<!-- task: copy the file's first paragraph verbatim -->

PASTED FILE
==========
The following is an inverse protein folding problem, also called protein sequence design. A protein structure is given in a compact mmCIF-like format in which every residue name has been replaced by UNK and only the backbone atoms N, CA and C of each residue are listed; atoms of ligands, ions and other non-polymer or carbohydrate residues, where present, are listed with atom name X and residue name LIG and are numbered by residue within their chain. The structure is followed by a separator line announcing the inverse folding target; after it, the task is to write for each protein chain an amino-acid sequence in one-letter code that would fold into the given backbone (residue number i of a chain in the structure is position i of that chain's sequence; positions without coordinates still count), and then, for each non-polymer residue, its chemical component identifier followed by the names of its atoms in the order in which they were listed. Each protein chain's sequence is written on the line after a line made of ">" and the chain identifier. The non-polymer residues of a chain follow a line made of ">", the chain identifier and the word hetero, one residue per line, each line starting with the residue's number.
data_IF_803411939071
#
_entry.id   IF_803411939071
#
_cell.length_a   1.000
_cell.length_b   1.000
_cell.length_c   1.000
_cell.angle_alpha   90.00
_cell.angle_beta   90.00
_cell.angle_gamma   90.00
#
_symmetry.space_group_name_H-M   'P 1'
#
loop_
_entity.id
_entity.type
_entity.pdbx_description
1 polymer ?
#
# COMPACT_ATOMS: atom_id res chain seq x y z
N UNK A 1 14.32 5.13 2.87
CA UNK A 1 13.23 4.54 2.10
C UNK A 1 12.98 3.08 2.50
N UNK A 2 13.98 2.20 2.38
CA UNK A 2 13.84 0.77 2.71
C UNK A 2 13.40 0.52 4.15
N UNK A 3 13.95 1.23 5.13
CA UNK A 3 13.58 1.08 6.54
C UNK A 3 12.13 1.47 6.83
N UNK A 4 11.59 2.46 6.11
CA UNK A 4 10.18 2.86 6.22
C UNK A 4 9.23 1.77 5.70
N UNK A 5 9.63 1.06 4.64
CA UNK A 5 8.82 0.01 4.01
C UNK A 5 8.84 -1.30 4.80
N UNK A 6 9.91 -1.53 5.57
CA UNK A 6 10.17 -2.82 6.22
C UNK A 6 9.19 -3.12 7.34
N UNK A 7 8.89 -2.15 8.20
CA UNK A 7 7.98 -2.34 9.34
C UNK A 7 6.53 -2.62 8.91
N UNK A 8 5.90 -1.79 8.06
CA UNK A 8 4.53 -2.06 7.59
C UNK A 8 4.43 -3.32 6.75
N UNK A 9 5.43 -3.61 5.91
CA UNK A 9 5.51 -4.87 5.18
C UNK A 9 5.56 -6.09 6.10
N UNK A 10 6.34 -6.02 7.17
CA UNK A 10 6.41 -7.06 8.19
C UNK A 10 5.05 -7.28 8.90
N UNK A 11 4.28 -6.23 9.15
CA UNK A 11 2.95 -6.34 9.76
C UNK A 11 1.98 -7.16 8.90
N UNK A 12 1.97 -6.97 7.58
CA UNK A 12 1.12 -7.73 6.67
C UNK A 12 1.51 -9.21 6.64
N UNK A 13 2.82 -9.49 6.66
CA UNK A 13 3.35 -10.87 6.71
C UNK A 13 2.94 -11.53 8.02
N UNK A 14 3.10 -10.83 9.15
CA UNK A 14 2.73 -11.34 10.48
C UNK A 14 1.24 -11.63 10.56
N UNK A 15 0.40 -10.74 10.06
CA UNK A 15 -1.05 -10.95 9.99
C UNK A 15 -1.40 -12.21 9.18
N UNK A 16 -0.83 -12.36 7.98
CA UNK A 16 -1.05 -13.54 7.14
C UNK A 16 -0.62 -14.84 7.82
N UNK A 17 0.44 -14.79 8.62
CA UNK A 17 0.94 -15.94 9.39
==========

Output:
The following is an inverse protein folding problem, also called protein sequence design. A protein structure is given in a compact mmCIF-like format in which every residue name has been replaced by UNK and only the backbone atoms N, CA and C of each residue are listed; atoms of ligands, ions and other non-polymer or carbohydrate residues, where present, are listed with atom name X and residue name LIG and are numbered by residue within their chain. The structure is followed by a separator line announcing the inverse folding target; after it, the task is to write for each protein chain an amino-acid sequence in one-letter code that would fold into the given backbone (residue number i of a chain in the structure is position i of that chain's sequence; positions without coordinates still count), and then, for each non-polymer residue, its chemical component identifier followed by the names of its atoms in the order in which they were listed. Each protein chain's sequence is written on the line after a line made of ">" and the chain identifier. The non-polymer residues of a chain follow a line made of ">", the chain identifier and the word hetero, one residue per line, each line starting with the residue's number.